In the case of the digital newspaper La Patilla—the only one so far served with the suit—Cabello is demanding $365 million in damages. The lawsuit arose after the Venezuelan media outlets chose to reprint an article originally published by Spanish newspaper ABC last January. The in ABC reported that Cabello’s former head of security had accused him of being the leader of a criminal drug trafficking ring.
“Venezuela’s authoritarian regime now holds the record for the filing of the largest libel lawsuit by a public servant—$365 million—in history, an infamous record that until recently belonged to Ecuadorean president Rafael Correa, who sued El Universo newspaper for $80 million for publishing an opinion piece that called him a dictator,” said Thor Halvorssen, president of HRF. “Once again, the Venezuelan government has made it clear that the few independent media outlets left in the country have only three options: extinction, exile, or bankruptcy,” said Halvorssen.
On January 27, 2015, the Spanish newspaper ABC published an investigative report in which it claimed that Leamsy Salazar—the former head of security for President Hugo Chávez and, until recently, the head of security for Diosdado Cabello—had escaped to the United States and was providing information to the U.S. Attorney's Office for the Southern District of New York in relation to a drug trafficking operation conducted by a criminal organization led by several Venezuelan army generals. According to the article, the group, known as the “Cartel de los Soles,” was controlled by Cabello, as well as by other high-ranking military officers in the government of Nicolás Maduro.
On April 23 of this year, Cabello filed a criminal complaint for libel against 22 people, under Article 442 of the Venezuelan Criminal Code. Among the accused are journalistMiguel Otero, president and editor of the newspaper El Nacional; Teodoro Petkoff, director of the newspaper Tal Cual; and Alberto Federico Ravell, director of the digital newspaper La Patilla. The complaint also included the “owners, directors, editorial boards, and stockholders” of all three news outlets that reproduced the ABC article. Cabello announced last week that, in addition to the criminal complaint, he had also filed a civil lawsuit for “moral damages” against the same newspapers. According to information published in La Patilla, the suit amounts to one billion bolívares fuertes. This sum, with the addition of legal fees and expenses, would be equivalent to $365 million (at the official exchange rate).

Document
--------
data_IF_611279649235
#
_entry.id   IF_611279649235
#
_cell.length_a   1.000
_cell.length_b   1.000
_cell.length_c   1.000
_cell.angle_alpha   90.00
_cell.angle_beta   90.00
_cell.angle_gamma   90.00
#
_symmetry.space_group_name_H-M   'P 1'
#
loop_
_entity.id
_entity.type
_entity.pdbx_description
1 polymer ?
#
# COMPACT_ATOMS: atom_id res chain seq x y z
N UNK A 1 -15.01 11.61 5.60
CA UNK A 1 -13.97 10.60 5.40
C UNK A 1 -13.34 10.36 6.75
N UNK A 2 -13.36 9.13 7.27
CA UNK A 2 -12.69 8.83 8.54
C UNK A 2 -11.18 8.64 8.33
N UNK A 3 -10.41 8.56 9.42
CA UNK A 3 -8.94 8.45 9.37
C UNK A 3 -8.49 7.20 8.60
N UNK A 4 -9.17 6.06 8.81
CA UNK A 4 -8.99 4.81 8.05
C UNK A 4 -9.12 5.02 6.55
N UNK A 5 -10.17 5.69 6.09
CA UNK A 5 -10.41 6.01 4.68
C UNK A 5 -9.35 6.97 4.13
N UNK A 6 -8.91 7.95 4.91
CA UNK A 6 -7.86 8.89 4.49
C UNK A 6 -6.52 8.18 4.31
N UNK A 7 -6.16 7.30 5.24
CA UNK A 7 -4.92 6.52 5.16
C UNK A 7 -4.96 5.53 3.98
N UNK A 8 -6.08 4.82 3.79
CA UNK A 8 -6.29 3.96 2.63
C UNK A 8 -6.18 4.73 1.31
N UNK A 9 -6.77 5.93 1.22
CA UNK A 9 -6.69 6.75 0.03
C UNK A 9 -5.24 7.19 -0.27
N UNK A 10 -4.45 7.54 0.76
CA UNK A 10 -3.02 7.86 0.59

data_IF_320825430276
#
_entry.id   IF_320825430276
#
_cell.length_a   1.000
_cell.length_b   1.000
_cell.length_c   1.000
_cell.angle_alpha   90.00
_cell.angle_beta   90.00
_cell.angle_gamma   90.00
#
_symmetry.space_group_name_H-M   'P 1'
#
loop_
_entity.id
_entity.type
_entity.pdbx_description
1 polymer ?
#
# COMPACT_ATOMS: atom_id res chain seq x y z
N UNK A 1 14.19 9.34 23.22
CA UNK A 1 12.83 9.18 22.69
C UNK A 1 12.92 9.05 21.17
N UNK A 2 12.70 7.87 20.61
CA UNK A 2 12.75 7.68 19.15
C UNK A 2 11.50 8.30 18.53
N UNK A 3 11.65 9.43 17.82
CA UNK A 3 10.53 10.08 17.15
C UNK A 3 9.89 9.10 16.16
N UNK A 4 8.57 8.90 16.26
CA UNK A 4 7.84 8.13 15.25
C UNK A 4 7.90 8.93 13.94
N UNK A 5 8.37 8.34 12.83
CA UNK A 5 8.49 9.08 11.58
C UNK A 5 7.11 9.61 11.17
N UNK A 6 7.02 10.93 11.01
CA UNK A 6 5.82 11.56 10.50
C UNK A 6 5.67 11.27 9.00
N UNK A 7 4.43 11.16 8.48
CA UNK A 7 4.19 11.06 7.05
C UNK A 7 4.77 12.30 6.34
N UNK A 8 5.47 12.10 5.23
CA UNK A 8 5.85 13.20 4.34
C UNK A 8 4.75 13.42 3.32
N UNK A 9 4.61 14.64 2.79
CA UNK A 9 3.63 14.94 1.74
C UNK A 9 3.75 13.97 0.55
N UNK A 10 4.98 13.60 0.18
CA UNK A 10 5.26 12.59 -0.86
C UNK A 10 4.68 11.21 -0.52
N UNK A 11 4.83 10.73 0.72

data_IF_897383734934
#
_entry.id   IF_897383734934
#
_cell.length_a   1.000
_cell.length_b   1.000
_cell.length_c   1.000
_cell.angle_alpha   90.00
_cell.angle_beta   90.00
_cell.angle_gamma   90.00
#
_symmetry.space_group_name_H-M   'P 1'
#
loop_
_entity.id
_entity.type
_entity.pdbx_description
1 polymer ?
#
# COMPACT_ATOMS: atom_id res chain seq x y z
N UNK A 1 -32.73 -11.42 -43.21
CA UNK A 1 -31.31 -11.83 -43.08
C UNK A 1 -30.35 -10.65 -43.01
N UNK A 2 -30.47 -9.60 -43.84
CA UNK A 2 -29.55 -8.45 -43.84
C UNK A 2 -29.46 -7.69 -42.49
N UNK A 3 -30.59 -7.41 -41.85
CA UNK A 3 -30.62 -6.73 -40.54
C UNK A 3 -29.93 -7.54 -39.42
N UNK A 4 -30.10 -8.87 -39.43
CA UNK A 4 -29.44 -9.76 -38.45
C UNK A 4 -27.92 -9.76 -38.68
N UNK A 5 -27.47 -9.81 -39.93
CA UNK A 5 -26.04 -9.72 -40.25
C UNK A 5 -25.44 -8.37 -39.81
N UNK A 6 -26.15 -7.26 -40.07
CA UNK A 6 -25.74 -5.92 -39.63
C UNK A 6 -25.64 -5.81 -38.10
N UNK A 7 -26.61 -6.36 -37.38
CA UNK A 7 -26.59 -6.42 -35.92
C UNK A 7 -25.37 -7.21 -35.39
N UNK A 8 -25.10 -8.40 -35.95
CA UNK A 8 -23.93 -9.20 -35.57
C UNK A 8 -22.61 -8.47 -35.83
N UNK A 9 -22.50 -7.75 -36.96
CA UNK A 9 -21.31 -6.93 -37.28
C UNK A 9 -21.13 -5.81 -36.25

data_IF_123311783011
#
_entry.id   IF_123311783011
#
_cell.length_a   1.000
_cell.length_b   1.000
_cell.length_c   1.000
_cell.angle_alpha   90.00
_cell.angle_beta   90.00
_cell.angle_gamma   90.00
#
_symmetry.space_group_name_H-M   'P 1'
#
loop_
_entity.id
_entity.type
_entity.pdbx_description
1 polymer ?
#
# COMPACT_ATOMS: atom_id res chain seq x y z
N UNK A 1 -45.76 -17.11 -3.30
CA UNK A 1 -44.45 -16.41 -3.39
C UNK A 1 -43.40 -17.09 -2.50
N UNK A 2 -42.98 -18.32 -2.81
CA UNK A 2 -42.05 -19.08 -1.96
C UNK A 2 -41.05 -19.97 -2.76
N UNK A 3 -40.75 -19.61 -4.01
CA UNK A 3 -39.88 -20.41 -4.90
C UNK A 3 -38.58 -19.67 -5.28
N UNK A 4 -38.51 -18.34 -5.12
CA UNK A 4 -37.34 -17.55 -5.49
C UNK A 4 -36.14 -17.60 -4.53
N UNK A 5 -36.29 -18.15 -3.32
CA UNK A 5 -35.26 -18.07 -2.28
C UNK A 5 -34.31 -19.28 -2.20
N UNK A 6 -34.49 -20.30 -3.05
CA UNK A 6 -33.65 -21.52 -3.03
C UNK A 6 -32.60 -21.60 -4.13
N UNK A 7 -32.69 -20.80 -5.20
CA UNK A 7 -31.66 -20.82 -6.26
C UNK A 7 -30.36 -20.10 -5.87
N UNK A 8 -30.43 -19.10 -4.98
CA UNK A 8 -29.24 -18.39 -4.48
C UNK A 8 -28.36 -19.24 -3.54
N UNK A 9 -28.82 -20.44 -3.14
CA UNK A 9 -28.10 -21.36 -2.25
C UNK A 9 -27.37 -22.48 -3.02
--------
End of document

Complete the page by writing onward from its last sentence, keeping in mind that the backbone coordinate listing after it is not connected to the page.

“In the case of El Nacional, Diosdado Cabello’s attack is epically ironic, considering that editors and directors of that newspaper were for a time members of Hugo Chávez’s cabinet. Even today, Miguel Otero’s wife provides paid PR services to crooked government contractors who are infamous for censoring corruption scandals that involve Cabello himself,” added Halvorssen.
“According to the International Covenant on Civil and Political Rights signed by Venezuela, states may not criminalize the reproduction of information provided by third parties, and may not impose disproportionate civil penalties, as these have an inhibitory effect on freedom of expression,” said Javier El-Hage, general counsel of HRF. “The crime of ‘defamation of public officials’ is a broad and vague offense aimed at preventing even the most basic types of investigative journalism. The criminal accusation and excessive civil lawsuit filed by the president of the National Assembly violate international human rights law, so they should be dismissed,” said El-Hage.
The Human Rights Foundation (HRF) is a nonpartisan nonprofit organization that promotes and protects human rights globally, with a focus on closed societies.
Contact: Jamie Hancock – Human Rights Foundation, (212) 246-8486, email@example.com